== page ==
Now, that may not be our best guide tonight because this, of course, is a non-competitive election. President Biden is not facing a challenger per se, just his policies are being challenged. But talking with Democratic officials, of course, one of the President's biggest challenges is keeping his coalition together. Of course, that's Arab American, Muslim American voters, but it's also young voters, progressive voters, black voters, Latino voters. Of course, Michigan was ground zero for that. Joe Biden sort of pulled all of those factions of the Democratic Party together four years ago. Now that coalition is fraying.

But Jake, I had an instructive conversation with a pastor here in Detroit earlier today. He said the biggest worry for the White House, the biggest worry for the Biden campaign is apathetic voters. He said apathetic voters don't go out and vote uncommitted. They simply stay home, and that, he believes, is the biggest worry for President Biden. Jake?

TAPPER: All right. Jeff Zeleny, interesting stuff.

CNN's Kristen Holmes is at West Palm Beach, Florida, covering the Trump campaign. And Kristen, what is the former president, Donald Trump, looking for when votes come in from Michigan?


KRISTEN HOLMES, CNN NATIONAL CORRESPONDENT: Well, Donald Trump is expected to handily win this primary against Nikki Haley, but instead his team is looking for clues to inform a potential general election rematch with President Joe Biden. As you noted, Jake, Donald Trump won Michigan in 2016 and then lost to Biden in 2020. And in a recent poll in Fox News of Michigan voters, they looked at a hypothetical rematch between the two, and Trump had 47 percent of support over Biden's 45. Now that is well within the margin of error, but gives you an idea of how close this race could potentially be.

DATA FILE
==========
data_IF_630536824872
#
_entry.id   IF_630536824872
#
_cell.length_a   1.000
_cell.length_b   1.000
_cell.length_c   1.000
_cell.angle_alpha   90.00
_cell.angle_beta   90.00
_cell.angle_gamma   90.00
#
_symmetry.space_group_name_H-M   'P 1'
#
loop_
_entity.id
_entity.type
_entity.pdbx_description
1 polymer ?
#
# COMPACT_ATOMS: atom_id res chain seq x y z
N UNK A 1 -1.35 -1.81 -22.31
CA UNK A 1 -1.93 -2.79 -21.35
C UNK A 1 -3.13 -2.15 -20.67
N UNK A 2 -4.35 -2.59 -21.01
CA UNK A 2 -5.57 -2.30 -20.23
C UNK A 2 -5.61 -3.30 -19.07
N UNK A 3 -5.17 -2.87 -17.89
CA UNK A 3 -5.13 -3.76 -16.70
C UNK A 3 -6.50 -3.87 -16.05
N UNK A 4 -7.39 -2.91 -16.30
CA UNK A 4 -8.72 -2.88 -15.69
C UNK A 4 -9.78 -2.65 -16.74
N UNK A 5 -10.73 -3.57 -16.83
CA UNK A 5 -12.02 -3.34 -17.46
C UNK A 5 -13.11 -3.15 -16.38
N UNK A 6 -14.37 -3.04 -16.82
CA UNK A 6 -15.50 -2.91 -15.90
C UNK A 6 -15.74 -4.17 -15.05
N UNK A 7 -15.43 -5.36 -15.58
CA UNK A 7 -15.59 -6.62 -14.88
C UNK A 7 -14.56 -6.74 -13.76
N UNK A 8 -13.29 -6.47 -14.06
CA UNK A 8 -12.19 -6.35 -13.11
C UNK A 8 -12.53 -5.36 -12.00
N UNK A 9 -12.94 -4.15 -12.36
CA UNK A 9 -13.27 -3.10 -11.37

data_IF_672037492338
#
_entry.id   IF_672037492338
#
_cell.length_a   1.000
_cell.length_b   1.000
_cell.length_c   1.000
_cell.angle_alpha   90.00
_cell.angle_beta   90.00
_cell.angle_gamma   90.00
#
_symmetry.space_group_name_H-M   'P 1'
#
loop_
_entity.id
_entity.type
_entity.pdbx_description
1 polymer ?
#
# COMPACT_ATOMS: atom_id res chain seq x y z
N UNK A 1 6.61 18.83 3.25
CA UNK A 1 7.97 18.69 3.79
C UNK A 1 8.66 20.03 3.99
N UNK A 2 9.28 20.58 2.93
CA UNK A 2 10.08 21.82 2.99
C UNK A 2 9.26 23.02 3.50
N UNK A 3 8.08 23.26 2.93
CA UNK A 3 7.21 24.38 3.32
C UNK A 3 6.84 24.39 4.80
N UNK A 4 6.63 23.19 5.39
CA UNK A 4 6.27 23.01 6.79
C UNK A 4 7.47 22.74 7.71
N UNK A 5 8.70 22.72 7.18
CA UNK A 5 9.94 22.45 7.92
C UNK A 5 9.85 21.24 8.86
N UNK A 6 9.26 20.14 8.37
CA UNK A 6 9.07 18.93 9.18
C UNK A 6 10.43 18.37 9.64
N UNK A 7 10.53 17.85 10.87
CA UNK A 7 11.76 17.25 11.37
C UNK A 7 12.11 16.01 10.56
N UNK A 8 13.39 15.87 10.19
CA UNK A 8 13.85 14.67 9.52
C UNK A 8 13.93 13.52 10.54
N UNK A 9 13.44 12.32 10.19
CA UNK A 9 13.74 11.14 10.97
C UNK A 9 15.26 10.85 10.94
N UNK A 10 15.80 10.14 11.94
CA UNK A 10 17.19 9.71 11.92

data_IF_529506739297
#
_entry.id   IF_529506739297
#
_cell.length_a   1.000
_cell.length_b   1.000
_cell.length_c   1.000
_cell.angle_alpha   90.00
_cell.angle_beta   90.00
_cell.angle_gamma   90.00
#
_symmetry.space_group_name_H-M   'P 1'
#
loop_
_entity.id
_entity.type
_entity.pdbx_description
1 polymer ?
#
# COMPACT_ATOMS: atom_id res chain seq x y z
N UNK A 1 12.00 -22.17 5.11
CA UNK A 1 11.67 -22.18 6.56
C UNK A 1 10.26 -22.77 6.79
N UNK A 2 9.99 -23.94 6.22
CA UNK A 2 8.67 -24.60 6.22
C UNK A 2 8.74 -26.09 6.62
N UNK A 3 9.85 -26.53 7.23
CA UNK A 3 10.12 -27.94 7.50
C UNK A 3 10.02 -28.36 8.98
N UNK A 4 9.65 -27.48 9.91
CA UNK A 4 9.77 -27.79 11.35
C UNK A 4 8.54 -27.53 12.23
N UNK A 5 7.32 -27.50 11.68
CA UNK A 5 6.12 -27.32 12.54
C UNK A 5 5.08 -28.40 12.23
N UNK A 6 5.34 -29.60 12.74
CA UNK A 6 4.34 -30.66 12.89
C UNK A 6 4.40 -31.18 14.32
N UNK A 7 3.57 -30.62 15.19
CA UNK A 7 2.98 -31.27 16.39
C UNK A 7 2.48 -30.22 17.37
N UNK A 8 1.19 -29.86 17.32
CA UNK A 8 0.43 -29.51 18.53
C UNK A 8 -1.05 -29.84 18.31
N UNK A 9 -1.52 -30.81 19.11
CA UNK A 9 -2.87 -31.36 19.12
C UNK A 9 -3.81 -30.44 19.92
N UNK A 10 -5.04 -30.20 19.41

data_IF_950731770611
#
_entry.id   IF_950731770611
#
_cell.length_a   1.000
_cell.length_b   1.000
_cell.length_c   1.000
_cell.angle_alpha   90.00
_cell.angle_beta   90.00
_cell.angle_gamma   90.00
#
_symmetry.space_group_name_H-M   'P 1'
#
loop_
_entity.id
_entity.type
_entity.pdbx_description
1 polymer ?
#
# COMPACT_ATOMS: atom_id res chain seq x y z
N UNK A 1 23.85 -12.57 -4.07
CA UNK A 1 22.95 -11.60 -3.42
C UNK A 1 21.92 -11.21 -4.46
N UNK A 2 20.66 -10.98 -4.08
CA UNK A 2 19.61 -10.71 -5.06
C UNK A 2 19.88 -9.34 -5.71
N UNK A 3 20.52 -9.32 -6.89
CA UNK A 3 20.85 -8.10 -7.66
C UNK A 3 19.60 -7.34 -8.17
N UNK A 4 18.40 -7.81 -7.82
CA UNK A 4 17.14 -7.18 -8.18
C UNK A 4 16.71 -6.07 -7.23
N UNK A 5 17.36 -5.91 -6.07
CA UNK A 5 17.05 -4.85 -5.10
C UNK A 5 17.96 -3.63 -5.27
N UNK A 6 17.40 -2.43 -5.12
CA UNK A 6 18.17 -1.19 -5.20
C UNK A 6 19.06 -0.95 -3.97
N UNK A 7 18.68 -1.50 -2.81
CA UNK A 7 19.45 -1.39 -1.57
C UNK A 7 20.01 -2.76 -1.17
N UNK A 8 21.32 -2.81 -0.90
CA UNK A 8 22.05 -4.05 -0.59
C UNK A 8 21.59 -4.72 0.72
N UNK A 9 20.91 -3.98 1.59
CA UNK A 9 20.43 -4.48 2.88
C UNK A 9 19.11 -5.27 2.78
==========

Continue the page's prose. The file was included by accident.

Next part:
Now, many of Trump's allies believe that Michigan is the key to the pathway back to the White House. And here's what they're looking for tonight, they are looking at first, moderate Republican voters. So far in this primary season, they have leaned away from the former president.

The other thing that they are looking for is an area that Donald Trump has underperformed in, in several of these contests, which is suburban voters. This is going to be critical in Michigan in the fall. Now, one of the hopes of these advisors is that with all of these resounding early wins in Nevada, in Iowa, in New Hampshire, that some of those voters, some of those moderates, some of those suburban voters are going to shift towards Donald Trump.